Skip to content
Color Correction

There are many factors that go into getting the best color out of your brand. After a while, the colors you use become the brand as well. Let’s look at Pepsi or Home Depot. Those brands are recognized by the colors – because they are consistent.

Color also has psychological effects. Most casinos and restaurants are red or have lots of red accents (red makes you want things). Purple is a sign of sensuality, bisexuality, spirituality, creativity, wealth, royalty… All colors have some affect on us.

Now, the first thing to tackle is the calibration of your monitor and making sure your Photoshop color settings are set to match. Adobe recommends using Adobe 1998. Your monitor should have some basic color calibration settings that can be adjusted. If you’re on a Mac, (aside from being lucky) you can go into your system preferences and do a custom calibration if the Adobe 1998 isn’t doin’ it for ya. The closer you can get your monitor to “reality”, the less work you will have to do.

The second thing you have to do is learn to go by the numbers. If you are preparing an image that will be printed, you must be able to trust the numbers in your info palette as you mouse over the image. These RGB/CMYK values are infinitely more reliable than looking at your monitor.

The 3rd thing – None of your web pieces will ever look the same on any two monitors. Everyone has their color settings set differently. Some sites will appear very dark on one monitor and be very light, if not washed out, on another. You must go for pleasing color, again going by the RGB mix from Pantone numbers so they can match your printed pieces as closely as possible.

Now… your monitor is calibrated and ready to go. Time to do some color correction for an image going in a print magazine.

Incidentally, I will cover color correction on this type of web-press printing as opposed to printing posters, calendars or business cards. Those type of marketing materials are printed on a specific press and color can be monitored. A single print ad may appear in several different publications, all being printed on different presses.

Get your RGB image in RAW, high resolution format. Must be 300 dpi at the actual size you want to place it at in the ad (or bigger). Open it in Photoshop and open your info palette. As you mouse over the image, look at your info palette and see the CMYK builds change. Those numbers are the amount of each CMYK color needed to make the color of the pixel you are mousing over.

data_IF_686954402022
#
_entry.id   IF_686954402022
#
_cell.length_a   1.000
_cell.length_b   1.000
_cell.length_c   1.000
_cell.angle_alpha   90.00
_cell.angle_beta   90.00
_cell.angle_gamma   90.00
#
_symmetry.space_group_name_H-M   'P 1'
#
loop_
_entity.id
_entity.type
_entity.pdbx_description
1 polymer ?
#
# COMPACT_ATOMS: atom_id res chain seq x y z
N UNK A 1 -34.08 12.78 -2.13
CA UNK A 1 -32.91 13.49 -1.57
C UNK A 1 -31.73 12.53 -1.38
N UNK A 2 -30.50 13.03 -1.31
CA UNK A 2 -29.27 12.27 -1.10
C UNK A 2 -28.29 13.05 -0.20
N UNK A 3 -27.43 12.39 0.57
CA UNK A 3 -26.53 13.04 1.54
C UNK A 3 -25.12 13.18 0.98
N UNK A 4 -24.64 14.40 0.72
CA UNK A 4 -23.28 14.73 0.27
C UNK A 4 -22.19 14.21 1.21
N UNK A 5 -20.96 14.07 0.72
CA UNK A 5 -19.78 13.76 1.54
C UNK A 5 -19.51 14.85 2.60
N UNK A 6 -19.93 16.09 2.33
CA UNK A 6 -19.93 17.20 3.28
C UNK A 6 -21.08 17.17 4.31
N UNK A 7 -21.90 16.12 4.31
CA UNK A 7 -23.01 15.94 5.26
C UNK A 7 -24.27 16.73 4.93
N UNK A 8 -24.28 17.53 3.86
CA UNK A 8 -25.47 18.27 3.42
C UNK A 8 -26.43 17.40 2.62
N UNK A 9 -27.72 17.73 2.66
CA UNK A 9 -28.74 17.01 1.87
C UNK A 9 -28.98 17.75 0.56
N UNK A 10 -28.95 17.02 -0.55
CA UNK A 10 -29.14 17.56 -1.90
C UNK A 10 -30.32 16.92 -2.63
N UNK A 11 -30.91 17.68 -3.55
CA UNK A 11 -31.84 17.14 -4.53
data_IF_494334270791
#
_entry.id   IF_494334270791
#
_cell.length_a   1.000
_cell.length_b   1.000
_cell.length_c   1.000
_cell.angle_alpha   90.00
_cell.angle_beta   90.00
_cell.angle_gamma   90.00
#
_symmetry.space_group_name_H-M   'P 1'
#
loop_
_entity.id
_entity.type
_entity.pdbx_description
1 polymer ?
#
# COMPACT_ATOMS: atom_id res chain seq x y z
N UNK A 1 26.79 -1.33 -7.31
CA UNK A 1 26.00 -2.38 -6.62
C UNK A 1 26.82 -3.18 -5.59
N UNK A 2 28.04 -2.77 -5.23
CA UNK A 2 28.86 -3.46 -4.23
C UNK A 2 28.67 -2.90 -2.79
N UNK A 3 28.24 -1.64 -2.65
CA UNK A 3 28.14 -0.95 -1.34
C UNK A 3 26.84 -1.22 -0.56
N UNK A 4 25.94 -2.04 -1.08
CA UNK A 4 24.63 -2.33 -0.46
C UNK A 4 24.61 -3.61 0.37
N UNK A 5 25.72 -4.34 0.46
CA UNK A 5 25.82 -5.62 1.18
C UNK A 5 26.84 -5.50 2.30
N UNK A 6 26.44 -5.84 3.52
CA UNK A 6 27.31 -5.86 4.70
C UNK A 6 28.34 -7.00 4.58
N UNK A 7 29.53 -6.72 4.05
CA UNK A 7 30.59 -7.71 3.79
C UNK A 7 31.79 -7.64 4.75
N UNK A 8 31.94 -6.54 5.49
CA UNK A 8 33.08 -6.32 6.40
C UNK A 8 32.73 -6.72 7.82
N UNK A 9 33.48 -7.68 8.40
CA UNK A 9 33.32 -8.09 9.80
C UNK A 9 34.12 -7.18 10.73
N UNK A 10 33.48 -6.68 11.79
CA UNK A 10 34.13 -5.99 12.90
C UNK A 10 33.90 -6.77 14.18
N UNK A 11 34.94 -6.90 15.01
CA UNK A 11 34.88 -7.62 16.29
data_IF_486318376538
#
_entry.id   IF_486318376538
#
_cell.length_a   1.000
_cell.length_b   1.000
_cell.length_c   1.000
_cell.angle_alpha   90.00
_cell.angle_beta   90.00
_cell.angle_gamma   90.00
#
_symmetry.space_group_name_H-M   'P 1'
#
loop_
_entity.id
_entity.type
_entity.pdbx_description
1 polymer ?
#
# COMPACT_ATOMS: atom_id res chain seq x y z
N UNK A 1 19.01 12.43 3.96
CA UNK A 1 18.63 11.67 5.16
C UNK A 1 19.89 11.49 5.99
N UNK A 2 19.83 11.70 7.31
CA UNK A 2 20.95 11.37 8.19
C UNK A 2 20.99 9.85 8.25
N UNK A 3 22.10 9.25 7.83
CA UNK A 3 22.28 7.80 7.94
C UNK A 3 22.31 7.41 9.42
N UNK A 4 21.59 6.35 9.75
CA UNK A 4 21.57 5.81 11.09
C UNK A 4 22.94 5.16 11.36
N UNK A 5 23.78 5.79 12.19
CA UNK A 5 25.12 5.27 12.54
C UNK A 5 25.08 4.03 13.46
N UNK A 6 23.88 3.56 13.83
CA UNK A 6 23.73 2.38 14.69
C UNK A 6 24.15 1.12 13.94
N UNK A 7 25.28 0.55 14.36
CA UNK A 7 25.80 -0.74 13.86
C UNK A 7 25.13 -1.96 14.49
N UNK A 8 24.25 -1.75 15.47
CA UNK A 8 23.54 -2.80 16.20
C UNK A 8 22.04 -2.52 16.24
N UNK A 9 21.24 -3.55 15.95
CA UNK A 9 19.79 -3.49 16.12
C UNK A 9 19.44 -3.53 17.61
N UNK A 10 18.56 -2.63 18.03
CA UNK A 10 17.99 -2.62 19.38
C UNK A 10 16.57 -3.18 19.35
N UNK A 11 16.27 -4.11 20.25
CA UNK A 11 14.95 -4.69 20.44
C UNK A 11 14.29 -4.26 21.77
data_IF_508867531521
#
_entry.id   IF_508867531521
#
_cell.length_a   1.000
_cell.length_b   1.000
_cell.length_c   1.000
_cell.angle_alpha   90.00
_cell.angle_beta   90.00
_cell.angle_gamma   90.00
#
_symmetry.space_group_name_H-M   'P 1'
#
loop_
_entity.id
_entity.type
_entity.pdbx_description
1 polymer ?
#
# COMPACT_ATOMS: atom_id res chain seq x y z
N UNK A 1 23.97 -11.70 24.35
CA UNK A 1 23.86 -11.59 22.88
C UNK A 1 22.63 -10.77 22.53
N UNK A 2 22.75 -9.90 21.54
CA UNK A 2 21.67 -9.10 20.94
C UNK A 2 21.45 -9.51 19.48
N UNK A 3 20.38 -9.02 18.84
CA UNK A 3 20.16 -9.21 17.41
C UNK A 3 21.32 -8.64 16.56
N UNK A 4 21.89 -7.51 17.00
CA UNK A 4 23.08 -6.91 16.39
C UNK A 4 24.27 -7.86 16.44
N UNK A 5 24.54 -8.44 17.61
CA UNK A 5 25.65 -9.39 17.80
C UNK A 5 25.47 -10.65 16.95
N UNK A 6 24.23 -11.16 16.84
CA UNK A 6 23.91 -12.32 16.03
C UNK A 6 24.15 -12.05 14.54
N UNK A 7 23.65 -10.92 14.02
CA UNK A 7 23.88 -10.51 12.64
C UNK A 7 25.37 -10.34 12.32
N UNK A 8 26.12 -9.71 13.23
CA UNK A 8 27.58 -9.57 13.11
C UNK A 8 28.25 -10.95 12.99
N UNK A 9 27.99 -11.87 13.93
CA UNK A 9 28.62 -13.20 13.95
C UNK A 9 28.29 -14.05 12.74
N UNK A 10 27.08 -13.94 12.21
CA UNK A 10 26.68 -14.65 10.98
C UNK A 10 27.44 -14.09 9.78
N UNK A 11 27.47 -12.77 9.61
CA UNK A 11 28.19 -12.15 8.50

Color correction should always start in RGB. This allows you to preserve color saturation for the web. You can always convert it to CMYK when it’s time to print your proof to check your work.

Go to Levels (Apple+L or Command+L). Here is where you want to adjust those colors. Do not use Brightness/Contrast. That degrades your image and you lose color data. Some people prefer to use Curves to color correct. Either way is fine.

If your image has skin tones and they look very red or yellow, then you need to take those colors out a little. When you think you have it how you want it, mouse over those areas that were off and see if the levels of magenta or yellow are still high according to the numbers. While you see that it looks good on your screen, it may still be very red or yellow. Save the image. Duplicate it and convert that to CMYK. Print it out on a good printer or have high-end SWOP proofs made. Then you can see how it will look when printed (pleasing color – it will vary from publication to publication). If tweaks are necessary, go back to your RGB file and re-export a CMYK version and re-print.

The numbers never lie like your monitor does. Watch them and know what you’re going to get instead of getting a big fat shitty surprise. :)

Back To Top